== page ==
Take-home grocery sales in the UK were up 12.5% in the 12 weeks to 21 February, and by 15.1% in the past month, as hospitality businesses were shuttered due to new lockdown restrictions, Kantar said.
This was the highest rate of growth since June 2020, the market research firm added.
The latest Kantar data also showed that online grocery sales hit a new record share of 15.4%, up from 8.7% at this time last year.
"It’s a habit that seems to be sticking among British consumers, and internet orders now make up an average of 65% of grocery spending each month for people who do shop online," commented Fraser McKevitt, head of retail and consumer insight at Kantar.
"Grocers should take note of the customer satisfaction gap between online and in store – people that buy on the internet are typically seven percentage points happier with their shopping trip than shoppers at bricks and mortar stores.”
In terms of the performance of the UK's biggest grocers, market leader Tesco saw sales rise 13.2% in the period, giving it a market share boost of 0.2 percentage points. This was its first market share gain since December 2016, and was partially boosted by online, Kantar said.
All of the UK's 'Big Four' reported double-digit sales in the period, with second-placed Sainsbury's (15.6% market share) seeing sales up 12.1%; Asda (14.8% market share) posting a 10.3% sales rise; and Morrisons (10.3% market share) seeing sales up 13.9%.
Other strong performers include Ocado (1.7% market share), which saw sales rise by 35.3% in the period, and Iceland (2.5% market share), which posted a 23.9% sales gain.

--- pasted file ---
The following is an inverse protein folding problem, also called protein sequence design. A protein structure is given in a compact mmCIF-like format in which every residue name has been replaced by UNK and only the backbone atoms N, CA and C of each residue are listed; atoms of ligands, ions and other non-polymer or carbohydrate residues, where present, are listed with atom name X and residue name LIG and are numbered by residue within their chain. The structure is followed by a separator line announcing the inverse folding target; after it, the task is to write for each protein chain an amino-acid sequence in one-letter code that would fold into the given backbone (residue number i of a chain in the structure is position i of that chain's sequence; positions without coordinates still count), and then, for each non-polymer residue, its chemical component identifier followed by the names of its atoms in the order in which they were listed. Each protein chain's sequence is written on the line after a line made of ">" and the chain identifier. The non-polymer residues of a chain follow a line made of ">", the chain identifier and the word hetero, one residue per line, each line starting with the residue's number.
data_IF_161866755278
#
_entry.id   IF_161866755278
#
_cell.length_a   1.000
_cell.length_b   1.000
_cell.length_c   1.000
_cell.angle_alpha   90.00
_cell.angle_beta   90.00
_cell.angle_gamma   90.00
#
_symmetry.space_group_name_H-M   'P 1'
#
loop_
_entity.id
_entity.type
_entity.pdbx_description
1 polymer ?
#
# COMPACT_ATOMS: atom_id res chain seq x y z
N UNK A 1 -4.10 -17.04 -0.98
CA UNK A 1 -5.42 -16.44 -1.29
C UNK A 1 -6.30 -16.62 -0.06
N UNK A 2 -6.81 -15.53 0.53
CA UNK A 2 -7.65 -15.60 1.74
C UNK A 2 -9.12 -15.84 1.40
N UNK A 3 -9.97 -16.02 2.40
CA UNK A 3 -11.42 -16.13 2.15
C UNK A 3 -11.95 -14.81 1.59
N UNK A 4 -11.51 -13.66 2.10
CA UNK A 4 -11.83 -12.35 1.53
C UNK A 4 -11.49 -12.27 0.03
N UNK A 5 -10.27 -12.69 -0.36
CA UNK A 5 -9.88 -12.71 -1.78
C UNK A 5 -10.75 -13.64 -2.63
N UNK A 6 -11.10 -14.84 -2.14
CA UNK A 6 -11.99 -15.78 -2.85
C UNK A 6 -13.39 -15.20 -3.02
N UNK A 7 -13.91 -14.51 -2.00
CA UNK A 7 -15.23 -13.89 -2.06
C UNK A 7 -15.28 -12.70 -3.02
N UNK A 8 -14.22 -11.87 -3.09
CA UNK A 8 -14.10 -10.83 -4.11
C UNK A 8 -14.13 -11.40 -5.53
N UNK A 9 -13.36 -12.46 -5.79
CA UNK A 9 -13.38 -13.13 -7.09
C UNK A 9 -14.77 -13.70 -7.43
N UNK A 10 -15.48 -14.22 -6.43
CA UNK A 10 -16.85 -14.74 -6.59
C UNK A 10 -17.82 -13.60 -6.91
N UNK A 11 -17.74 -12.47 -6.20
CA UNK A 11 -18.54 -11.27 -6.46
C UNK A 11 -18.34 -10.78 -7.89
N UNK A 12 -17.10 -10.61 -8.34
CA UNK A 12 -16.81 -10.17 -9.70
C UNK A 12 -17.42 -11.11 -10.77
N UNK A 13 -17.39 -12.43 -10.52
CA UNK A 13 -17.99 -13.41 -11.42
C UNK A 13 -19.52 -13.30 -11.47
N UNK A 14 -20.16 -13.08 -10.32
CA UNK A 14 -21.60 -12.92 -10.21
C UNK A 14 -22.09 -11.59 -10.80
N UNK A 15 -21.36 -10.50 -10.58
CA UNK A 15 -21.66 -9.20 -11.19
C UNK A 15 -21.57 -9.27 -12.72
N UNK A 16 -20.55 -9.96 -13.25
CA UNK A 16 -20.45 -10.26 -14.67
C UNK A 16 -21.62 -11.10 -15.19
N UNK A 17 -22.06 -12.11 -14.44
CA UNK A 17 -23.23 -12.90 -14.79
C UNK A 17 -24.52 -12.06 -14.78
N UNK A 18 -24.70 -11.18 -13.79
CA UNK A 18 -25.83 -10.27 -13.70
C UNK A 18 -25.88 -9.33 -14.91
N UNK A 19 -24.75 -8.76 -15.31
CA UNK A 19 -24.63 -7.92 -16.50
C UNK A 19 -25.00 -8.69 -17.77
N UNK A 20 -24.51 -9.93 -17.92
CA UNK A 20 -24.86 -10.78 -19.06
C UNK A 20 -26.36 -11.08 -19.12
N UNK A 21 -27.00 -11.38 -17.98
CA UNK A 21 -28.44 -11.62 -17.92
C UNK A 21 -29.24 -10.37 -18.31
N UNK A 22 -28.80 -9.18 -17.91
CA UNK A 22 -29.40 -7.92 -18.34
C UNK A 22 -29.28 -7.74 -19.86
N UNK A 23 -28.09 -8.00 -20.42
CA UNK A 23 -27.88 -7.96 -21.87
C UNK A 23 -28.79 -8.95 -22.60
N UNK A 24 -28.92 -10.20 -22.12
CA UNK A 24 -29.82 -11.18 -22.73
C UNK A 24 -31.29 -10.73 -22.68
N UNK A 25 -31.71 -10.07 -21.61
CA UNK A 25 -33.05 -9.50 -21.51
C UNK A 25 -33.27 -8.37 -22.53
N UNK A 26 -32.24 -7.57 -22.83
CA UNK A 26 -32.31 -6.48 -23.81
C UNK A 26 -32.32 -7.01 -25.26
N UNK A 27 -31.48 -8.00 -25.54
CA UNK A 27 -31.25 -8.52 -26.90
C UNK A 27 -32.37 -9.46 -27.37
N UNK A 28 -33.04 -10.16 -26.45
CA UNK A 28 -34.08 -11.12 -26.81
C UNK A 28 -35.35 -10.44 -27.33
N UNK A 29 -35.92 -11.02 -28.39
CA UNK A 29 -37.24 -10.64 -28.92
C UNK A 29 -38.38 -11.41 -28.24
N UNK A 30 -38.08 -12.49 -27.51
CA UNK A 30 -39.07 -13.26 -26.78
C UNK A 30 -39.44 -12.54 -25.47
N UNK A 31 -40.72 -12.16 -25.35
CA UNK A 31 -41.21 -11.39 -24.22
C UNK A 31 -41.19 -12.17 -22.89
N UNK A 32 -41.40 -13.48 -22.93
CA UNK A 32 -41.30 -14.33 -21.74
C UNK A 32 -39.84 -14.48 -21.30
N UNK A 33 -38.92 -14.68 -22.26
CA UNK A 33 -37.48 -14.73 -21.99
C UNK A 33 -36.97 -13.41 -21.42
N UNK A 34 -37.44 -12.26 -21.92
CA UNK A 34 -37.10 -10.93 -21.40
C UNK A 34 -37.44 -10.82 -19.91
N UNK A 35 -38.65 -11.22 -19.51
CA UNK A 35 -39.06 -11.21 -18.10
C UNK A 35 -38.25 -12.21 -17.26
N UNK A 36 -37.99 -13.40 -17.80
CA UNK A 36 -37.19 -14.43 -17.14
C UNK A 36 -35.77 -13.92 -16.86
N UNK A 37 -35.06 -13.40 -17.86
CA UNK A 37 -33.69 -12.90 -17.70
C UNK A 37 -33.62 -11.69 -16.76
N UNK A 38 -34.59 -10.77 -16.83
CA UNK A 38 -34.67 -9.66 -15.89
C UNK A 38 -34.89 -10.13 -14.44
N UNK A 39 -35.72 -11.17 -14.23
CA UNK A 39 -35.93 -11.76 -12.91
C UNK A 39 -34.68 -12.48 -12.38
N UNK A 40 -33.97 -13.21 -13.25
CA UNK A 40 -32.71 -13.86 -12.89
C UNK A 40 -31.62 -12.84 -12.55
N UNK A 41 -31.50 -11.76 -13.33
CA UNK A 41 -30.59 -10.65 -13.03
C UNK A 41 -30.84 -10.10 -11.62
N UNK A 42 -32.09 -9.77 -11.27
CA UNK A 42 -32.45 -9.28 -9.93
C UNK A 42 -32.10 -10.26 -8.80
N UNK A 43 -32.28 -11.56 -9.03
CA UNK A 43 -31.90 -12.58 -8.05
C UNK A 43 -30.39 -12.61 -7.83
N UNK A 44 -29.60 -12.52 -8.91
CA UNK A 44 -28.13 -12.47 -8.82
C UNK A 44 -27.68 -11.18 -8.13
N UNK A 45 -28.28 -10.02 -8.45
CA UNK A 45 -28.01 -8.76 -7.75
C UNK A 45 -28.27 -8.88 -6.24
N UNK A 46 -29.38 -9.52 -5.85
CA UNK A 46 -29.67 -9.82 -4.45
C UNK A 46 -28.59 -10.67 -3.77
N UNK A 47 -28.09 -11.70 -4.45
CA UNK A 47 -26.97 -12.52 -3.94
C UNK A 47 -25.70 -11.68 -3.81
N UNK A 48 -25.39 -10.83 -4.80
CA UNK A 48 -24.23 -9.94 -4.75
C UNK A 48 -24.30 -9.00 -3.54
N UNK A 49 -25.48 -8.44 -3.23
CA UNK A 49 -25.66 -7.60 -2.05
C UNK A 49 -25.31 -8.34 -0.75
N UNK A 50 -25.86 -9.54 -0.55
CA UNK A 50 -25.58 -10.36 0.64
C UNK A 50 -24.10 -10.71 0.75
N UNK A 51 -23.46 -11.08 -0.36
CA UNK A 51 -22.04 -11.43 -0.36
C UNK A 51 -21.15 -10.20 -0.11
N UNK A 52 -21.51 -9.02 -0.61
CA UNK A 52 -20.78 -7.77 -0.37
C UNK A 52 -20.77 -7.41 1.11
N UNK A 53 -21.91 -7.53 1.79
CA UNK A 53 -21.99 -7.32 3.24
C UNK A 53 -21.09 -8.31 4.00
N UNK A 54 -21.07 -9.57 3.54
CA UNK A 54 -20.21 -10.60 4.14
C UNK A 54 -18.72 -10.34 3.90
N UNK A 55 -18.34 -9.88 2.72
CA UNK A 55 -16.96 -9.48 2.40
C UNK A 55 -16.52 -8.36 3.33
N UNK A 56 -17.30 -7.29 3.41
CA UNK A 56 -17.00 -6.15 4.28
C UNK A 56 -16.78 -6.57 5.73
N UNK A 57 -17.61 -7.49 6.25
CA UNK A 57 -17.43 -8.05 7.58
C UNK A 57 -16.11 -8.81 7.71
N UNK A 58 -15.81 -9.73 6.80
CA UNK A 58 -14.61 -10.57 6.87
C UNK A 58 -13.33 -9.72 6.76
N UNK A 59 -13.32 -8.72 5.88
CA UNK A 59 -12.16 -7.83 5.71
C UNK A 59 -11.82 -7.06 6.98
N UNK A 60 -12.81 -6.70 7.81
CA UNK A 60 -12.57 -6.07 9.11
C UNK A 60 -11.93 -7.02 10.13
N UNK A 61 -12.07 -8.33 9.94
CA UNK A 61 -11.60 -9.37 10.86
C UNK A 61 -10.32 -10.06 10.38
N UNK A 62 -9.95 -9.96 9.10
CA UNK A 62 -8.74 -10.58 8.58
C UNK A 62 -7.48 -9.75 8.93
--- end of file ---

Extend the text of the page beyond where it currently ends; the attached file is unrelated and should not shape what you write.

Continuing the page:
The size of the average Iceland basket grew by more than half to £19.93 compared with the same time last year, the fastest rate of increase among all the retailers, Kantar said.
It's now coming up to a year since the pandemic upended consumers' lives and changed the way we shop, Kantar added, and this has been reflected in the fact that UK consumers have consumed an additional seven billion meals at home, as well as an extra two billion cups of tea, in the past 12 months.
"Overall, shoppers have spent £15.2 billion more on groceries during the pandemic – that’s around £4,800 per household on average, an increase of £500 compared with normal times," said McKevitt.
As Kantar noted, future periods are unlikely to see such significant year-on-year growth figures, as strong comparatives come into play, and like-for-likes will be tough against the heights of 2020.
© 2021 European Supermarket Magazine – your source for the latest retail news. Article by Stephen Wynne-Jones. Click subscribe to sign up to ESM: European Supermarket Magazine.